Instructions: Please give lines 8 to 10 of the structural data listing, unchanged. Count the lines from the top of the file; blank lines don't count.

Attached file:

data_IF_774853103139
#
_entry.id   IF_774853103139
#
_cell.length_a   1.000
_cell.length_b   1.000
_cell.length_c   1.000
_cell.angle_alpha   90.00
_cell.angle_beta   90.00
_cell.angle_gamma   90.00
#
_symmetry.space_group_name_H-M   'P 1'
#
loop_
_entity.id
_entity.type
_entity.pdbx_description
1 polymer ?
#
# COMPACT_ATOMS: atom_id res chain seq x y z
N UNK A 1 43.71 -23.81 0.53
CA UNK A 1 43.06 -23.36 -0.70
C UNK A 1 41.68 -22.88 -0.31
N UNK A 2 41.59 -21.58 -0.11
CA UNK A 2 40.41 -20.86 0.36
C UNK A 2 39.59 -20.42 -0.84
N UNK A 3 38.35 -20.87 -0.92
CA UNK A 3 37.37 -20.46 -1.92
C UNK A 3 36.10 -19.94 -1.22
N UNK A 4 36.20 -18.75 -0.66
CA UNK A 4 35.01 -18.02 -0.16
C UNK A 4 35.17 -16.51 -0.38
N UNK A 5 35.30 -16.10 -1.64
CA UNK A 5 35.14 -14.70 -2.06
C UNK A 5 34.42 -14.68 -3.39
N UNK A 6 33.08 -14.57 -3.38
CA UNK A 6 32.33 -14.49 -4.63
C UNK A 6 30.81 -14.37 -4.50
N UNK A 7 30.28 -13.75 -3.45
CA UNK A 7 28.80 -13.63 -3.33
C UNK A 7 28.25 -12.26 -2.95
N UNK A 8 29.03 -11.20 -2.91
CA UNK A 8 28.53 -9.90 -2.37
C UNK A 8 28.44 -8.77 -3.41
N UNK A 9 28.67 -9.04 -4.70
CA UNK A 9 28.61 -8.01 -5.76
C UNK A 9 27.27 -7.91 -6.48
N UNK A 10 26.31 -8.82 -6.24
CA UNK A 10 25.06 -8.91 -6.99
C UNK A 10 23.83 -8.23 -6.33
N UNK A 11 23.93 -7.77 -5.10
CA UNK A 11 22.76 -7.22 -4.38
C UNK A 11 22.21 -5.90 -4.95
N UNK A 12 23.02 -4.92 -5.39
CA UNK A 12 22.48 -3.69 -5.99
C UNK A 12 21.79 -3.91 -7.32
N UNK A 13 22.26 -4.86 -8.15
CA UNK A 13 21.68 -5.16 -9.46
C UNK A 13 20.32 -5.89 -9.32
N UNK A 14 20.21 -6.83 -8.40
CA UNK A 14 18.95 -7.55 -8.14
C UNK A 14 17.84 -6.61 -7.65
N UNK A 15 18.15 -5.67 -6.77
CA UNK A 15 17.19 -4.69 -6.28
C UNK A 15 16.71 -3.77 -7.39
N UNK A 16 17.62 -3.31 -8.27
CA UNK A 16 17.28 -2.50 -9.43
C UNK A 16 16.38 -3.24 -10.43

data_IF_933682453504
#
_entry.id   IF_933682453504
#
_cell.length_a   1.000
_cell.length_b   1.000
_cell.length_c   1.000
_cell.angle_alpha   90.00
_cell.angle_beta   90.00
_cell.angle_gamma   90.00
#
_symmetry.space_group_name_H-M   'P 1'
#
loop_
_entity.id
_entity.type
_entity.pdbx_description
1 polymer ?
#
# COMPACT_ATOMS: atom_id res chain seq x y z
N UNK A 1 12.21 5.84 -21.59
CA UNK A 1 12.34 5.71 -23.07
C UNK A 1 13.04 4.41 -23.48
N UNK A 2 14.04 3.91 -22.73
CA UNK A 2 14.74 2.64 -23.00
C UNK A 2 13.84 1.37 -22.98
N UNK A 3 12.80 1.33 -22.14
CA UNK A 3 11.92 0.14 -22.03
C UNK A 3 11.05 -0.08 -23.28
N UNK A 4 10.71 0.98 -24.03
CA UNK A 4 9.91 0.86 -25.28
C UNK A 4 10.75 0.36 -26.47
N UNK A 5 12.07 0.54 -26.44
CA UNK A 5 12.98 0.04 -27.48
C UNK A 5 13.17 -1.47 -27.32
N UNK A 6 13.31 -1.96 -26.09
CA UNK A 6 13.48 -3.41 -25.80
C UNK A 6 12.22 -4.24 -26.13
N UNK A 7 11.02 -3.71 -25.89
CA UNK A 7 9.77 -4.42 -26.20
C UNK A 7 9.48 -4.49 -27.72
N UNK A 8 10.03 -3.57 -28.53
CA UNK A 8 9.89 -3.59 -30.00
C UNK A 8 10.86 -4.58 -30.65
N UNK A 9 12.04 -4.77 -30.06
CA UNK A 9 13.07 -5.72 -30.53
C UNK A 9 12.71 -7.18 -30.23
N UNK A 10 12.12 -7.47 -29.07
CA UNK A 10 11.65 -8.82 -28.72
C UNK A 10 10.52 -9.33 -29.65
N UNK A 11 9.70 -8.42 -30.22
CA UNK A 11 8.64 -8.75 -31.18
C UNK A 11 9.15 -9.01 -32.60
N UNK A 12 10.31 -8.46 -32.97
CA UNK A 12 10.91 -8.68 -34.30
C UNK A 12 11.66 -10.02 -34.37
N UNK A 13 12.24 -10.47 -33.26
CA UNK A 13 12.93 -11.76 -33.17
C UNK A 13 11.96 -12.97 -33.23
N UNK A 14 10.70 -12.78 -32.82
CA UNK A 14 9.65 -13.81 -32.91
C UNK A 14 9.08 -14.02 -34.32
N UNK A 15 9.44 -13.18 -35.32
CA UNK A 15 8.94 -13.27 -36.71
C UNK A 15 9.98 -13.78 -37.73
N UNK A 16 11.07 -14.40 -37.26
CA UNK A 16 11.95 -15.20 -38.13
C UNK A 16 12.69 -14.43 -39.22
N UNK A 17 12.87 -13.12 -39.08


_cell.angle_alpha   90.00
_cell.angle_beta   90.00
_cell.angle_gamma   90.00